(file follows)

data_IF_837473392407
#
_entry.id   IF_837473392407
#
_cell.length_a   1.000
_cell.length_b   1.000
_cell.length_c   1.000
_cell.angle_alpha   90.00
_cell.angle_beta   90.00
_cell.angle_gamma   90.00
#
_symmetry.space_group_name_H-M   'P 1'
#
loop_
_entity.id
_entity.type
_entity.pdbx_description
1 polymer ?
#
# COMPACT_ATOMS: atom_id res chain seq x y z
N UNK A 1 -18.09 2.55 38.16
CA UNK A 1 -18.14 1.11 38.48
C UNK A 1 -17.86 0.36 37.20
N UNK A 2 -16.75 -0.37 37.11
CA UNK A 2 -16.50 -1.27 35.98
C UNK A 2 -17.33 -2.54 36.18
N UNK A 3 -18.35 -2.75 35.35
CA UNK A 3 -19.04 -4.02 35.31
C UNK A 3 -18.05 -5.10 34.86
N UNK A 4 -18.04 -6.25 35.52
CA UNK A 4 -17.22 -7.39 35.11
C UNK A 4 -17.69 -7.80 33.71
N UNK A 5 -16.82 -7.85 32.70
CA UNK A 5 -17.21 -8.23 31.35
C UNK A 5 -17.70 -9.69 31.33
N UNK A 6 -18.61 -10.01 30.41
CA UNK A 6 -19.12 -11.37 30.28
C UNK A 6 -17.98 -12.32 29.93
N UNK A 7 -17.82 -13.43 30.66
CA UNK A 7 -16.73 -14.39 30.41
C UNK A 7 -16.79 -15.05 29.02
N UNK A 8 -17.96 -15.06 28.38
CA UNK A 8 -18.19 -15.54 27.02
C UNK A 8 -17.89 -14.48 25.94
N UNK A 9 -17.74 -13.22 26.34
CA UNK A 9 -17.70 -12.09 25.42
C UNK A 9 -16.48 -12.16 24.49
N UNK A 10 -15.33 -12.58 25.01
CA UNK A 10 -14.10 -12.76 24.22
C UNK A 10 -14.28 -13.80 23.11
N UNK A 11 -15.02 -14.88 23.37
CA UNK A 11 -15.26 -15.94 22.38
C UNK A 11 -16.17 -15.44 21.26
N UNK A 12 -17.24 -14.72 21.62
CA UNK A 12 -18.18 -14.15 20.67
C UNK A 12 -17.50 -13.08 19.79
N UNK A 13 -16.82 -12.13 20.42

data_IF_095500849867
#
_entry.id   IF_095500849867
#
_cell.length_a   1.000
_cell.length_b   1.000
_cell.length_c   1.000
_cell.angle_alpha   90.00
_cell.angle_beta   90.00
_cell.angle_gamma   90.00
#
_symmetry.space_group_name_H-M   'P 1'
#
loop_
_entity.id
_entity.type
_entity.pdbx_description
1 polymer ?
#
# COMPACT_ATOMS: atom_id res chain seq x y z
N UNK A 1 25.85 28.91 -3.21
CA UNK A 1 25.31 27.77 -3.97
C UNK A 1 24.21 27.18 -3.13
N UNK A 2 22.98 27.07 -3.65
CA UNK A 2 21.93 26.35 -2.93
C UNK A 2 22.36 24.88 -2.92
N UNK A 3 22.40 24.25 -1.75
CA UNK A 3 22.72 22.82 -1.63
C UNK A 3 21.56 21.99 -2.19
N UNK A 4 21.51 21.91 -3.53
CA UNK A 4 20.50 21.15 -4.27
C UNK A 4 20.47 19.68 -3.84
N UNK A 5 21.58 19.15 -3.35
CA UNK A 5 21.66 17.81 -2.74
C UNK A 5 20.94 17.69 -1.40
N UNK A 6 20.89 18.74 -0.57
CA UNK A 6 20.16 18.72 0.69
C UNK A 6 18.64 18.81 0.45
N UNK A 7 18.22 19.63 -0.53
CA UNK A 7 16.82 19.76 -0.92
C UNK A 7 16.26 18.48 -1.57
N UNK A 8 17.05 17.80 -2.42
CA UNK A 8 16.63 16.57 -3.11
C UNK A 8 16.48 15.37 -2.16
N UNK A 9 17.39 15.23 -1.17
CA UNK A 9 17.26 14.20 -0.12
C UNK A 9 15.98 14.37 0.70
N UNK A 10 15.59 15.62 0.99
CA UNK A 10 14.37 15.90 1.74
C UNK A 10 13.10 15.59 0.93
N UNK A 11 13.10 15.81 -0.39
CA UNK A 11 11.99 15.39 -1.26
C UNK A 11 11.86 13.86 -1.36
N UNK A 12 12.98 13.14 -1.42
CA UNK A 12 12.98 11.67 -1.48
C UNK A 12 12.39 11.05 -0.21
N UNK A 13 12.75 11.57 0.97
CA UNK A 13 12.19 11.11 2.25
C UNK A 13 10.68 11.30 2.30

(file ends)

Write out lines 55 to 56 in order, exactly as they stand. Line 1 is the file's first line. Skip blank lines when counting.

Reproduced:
CA UNK A 12 -18.18 -14.15 20.67
C UNK A 12 -17.50 -13.08 19.79